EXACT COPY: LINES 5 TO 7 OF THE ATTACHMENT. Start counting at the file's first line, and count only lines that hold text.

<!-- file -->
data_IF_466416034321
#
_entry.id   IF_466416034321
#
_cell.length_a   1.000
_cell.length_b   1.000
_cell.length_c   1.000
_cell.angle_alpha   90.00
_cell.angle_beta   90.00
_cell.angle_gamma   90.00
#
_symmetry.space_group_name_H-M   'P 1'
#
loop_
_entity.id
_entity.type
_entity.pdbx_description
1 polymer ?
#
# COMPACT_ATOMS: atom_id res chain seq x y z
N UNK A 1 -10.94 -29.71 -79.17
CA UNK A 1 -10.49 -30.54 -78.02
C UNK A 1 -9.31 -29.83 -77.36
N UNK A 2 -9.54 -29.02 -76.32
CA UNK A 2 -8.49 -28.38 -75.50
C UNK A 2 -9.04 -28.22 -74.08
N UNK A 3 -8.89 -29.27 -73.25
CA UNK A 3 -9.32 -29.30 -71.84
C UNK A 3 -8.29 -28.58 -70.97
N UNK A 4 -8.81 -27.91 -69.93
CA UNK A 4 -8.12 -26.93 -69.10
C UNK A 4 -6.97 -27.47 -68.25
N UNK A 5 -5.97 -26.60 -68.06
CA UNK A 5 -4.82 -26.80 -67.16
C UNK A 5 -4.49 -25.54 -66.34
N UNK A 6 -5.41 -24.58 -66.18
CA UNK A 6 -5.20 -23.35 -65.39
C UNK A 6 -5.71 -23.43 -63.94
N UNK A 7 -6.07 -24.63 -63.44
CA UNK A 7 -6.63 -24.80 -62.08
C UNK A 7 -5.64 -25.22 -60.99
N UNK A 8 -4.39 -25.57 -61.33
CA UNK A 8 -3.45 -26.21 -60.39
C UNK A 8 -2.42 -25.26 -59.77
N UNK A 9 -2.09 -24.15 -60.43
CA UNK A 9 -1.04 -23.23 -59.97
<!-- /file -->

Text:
_cell.length_a   1.000
_cell.length_b   1.000
_cell.length_c   1.000